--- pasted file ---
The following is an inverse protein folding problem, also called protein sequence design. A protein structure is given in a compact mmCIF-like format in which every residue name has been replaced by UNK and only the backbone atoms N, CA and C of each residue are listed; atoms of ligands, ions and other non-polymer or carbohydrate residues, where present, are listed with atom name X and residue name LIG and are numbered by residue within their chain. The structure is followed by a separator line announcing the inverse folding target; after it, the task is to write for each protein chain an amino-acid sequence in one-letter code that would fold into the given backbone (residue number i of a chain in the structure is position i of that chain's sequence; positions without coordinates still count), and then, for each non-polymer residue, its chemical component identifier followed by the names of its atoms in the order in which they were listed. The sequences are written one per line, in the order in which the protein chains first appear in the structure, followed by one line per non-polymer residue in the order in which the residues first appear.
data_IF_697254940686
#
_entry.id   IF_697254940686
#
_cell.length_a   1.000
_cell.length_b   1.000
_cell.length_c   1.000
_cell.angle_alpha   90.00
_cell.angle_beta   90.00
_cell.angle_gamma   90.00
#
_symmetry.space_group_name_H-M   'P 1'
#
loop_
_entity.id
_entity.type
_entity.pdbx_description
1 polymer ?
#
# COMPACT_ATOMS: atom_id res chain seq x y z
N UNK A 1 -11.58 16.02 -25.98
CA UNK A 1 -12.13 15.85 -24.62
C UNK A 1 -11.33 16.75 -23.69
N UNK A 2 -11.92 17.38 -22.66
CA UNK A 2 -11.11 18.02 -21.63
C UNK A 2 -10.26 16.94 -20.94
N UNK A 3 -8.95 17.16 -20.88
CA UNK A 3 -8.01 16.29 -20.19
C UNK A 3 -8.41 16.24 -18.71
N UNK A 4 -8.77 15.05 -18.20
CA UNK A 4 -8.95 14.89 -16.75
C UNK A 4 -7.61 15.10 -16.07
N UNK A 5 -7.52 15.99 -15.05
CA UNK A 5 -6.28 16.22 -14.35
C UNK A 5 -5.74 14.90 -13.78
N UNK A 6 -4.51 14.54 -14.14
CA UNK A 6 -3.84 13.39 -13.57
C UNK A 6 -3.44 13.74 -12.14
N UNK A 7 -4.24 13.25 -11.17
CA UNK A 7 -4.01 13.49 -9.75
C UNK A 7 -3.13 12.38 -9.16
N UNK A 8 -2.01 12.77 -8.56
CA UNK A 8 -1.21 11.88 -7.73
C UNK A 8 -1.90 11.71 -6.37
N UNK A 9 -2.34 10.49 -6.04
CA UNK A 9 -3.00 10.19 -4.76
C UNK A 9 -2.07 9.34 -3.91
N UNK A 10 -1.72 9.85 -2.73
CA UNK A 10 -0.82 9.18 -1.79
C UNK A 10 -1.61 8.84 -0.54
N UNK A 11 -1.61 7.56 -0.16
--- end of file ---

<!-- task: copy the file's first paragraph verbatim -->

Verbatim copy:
The following is an inverse protein folding problem, also called protein sequence design. A protein structure is given in a compact mmCIF-like format in which every residue name has been replaced by UNK and only the backbone atoms N, CA and C of each residue are listed; atoms of ligands, ions and other non-polymer or carbohydrate residues, where present, are listed with atom name X and residue name LIG and are numbered by residue within their chain. The structure is followed by a separator line announcing the inverse folding target; after it, the task is to write for each protein chain an amino-acid sequence in one-letter code that would fold into the given backbone (residue number i of a chain in the structure is position i of that chain's sequence; positions without coordinates still count), and then, for each non-polymer residue, its chemical component identifier followed by the names of its atoms in the order in which they were listed. The sequences are written one per line, in the order in which the protein chains first appear in the structure, followed by one line per non-polymer residue in the order in which the residues first appear.